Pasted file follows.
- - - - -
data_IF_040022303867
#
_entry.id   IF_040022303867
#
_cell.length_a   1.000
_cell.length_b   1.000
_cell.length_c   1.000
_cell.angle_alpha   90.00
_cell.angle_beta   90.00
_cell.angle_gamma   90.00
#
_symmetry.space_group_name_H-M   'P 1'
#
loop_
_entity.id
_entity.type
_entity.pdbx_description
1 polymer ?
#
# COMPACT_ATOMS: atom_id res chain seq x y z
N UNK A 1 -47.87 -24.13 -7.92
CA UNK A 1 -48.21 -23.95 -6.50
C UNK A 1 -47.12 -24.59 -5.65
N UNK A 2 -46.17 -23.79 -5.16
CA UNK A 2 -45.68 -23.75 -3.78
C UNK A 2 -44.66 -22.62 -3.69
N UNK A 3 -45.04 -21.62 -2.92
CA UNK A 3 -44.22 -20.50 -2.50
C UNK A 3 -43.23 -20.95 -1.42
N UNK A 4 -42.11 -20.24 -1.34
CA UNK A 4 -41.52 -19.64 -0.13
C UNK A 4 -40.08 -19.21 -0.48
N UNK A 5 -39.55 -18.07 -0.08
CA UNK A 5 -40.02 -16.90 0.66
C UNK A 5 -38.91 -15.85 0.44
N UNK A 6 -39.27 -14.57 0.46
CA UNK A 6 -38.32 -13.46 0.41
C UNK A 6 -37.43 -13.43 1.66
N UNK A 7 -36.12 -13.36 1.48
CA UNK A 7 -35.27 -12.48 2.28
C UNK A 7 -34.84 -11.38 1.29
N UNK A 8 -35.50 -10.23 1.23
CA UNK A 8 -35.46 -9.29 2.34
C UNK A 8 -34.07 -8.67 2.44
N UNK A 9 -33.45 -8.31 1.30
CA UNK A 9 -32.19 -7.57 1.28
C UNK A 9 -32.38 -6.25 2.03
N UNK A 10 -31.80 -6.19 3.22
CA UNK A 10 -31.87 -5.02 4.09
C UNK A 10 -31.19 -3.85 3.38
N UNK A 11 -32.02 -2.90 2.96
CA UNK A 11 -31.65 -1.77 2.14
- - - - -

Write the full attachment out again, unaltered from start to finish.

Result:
data_IF_040022303867
#
_entry.id   IF_040022303867
#
_cell.length_a   1.000
_cell.length_b   1.000
_cell.length_c   1.000
_cell.angle_alpha   90.00
_cell.angle_beta   90.00
_cell.angle_gamma   90.00
#
_symmetry.space_group_name_H-M   'P 1'
#
loop_
_entity.id
_entity.type
_entity.pdbx_description
1 polymer ?
#
# COMPACT_ATOMS: atom_id res chain seq x y z
N UNK A 1 -47.87 -24.13 -7.92
CA UNK A 1 -48.21 -23.95 -6.50
C UNK A 1 -47.12 -24.59 -5.65
N UNK A 2 -46.17 -23.79 -5.16
CA UNK A 2 -45.68 -23.75 -3.78
C UNK A 2 -44.66 -22.62 -3.69
N UNK A 3 -45.04 -21.62 -2.92
CA UNK A 3 -44.22 -20.50 -2.50
C UNK A 3 -43.23 -20.95 -1.42
N UNK A 4 -42.11 -20.24 -1.34
CA UNK A 4 -41.52 -19.64 -0.13
C UNK A 4 -40.08 -19.21 -0.48
N UNK A 5 -39.55 -18.07 -0.08
CA UNK A 5 -40.02 -16.90 0.66
C UNK A 5 -38.91 -15.85 0.44
N UNK A 6 -39.27 -14.57 0.46
CA UNK A 6 -38.32 -13.46 0.41
C UNK A 6 -37.43 -13.43 1.66
N UNK A 7 -36.12 -13.36 1.48
CA UNK A 7 -35.27 -12.48 2.28
C UNK A 7 -34.84 -11.38 1.29
N UNK A 8 -35.50 -10.23 1.23
CA UNK A 8 -35.46 -9.29 2.34
C UNK A 8 -34.07 -8.67 2.44
N UNK A 9 -33.45 -8.31 1.30
CA UNK A 9 -32.19 -7.57 1.28
C UNK A 9 -32.38 -6.25 2.03
N UNK A 10 -31.80 -6.19 3.22
CA UNK A 10 -31.87 -5.02 4.09
C UNK A 10 -31.19 -3.85 3.38
N UNK A 11 -32.02 -2.90 2.96
CA UNK A 11 -31.65 -1.77 2.14